A year on, Maharashtra govt’s towering ‘housing for all’ claim falls flat | mumbai news | Hindustan Times
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A year on, Maharashtra govt’s towering ‘housing for all’ claim falls flat

mumbai Updated: Dec 07, 2016 10:00 IST
Manasi Phadke

The state government has promised to create 11 lakh low-cost tenements in various MMR areas, including Virar, Kalyan and Thane. (Praful Gangurde)

A year after the Devendra Fadnavis-led state government adopted the Centre’s ‘housing for all’ mission, setting an ambitious deadline to create 19 lakh affordable houses by 2022, not even a single tenement is ready or even close to completion.

In the first year of implementing the ‘housing for all’ programme, formulated under the Centre’s Pradhan Mantri Awas Yojana (PMAY), the government has approved 43 projects for implementation that can yield 1,15,297 tenements for the economically weaker sections and lower income groups. A majority of these are to come up in the Mumbai Metropolitan Region, where the shortage of affordable housing is the most acute and the Bahratiya Janata Party (BJP)-led state government promised to create 11 lakh low-cost tenements. These are spread across various villages of Virar, Kalyan and Thane.

However, even the number of houses sanctioned on paper is a far cry from the 2.71 lakh houses the government needs to approve and build under the scheme every year to meet its stated aim of 19 lakh units in seven years.

An official from the state housing department said, “These are projects that have got an in-principle approval from the Union government, and for most issues such as getting the possession of land and change in reservations still need to be sorted. It is estimated to take at least 2.5 years more for the tenements to be constructed.”

The Maharashtra government formally adopted the Centre’s PMAY programme in December last year to be implemented in 51 cities across the state. The state government had in May 2015 declared its intention to build 19 lakh affordable housing by 2022 under PMAY, but stopped short of formally notifying the target on paper. Senior bureaucrats admitted that 19 lakh houses may be unrealistic without any other policy intervention. The government can hope to construct at the most 6.5 to 7 lakh tenements under the scheme, they said.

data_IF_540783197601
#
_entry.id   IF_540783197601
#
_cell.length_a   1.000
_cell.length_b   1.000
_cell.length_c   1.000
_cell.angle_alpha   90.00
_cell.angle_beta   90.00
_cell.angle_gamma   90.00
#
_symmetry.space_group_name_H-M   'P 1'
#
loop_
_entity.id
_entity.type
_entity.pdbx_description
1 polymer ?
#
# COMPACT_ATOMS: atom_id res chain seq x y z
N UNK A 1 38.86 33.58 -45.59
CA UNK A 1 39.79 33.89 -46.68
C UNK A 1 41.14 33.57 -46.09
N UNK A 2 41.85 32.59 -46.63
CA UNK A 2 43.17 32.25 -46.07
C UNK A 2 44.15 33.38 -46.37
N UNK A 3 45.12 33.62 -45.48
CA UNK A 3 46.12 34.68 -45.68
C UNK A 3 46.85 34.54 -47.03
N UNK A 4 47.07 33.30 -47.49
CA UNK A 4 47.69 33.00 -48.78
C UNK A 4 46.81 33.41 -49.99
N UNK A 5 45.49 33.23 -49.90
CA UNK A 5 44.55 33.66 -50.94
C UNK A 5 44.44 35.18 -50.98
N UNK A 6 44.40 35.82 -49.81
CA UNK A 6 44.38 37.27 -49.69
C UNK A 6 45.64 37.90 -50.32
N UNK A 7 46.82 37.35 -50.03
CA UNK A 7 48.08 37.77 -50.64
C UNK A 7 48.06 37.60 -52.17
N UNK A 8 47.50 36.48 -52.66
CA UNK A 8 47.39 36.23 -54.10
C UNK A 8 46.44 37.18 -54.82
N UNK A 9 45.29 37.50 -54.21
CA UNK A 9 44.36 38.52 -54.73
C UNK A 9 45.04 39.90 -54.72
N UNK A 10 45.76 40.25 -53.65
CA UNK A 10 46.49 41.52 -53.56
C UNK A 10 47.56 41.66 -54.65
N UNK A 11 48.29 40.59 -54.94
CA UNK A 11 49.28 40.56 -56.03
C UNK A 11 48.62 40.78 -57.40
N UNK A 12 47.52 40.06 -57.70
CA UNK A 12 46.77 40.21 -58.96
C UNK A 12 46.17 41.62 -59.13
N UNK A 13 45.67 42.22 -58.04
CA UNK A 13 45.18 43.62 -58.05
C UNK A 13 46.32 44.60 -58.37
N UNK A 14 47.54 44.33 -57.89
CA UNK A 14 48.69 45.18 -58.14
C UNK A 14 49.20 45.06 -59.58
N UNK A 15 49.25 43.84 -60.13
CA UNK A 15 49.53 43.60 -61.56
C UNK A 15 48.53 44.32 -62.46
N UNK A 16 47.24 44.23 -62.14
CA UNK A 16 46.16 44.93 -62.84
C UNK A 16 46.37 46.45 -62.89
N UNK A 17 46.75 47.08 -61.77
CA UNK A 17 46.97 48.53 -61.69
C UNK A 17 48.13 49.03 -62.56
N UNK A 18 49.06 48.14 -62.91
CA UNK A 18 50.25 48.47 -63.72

Hoping to speed up construction under PMAY, the government has announced a slew of concessions to government and semi-government agencies which take up such projects. These include land at a nominal price of one rupee per square metre, a 50% concession in land measurement fees, reduced development charges, a lower stamp duty for the first allotment of tenements, etc. The government has also proposed to make more land available for PMAY housing by unlocking no-development zones and agricultural land in smaller cities, referred as the D-Class municipal corporations.

The government has charted out four approaches to provide low-cost housing under PMAY – slum redevelopment on the existing plot, creation of housing stock by public authorities through a developer, beneficiary-led individual housing, and an interest subsidy scheme. Barring the interest subsidy scheme, which is directly administered through banks, the state government overlooks projects under the other three approaches with the Maharashtra Housing and Area Development Authority (MHADA) as the nodal agency. Under PMAY, the Union government provides funding of Rs1.5 lakh for every tenement created under the scheme, while the state government tops it up with another one lakh.

“Most of the houses sanctioned for construction under the scheme are to be constructed by public authorities with MHADA as the developer. Only one PMAY project,in Solapur, has been sanctioned so far under the slum redevelopment approach. There are a few stray cases of beneficiary-led individual housing from the Akola and Amravati districts,” the housing department official said.

The Union government has released Rs371 crore for the construction of 1.15 lakh approved tenements so far, he added.

How the scheme works

Urban local bodies first conduct a demand survey for affordable housing, devise housing schemes and send proposals to the Maharashtra Housing and Area Development Authority (MHADA)

A state-level technical appraisal committee screens the projects, which is followed by a second scrutiny by a chief secretary-led committee before they are sent to the Union housing ministry for clearance

The Union government has approved 43 projects in Maharashtra, most of them in the Mumbai Metropolitan Region, in places such as Bolinj in Virar, Shirdhon, Barave, Khoni and Niljepada in Kalyan,and Goteghar and Bhandarli in Thane, etc.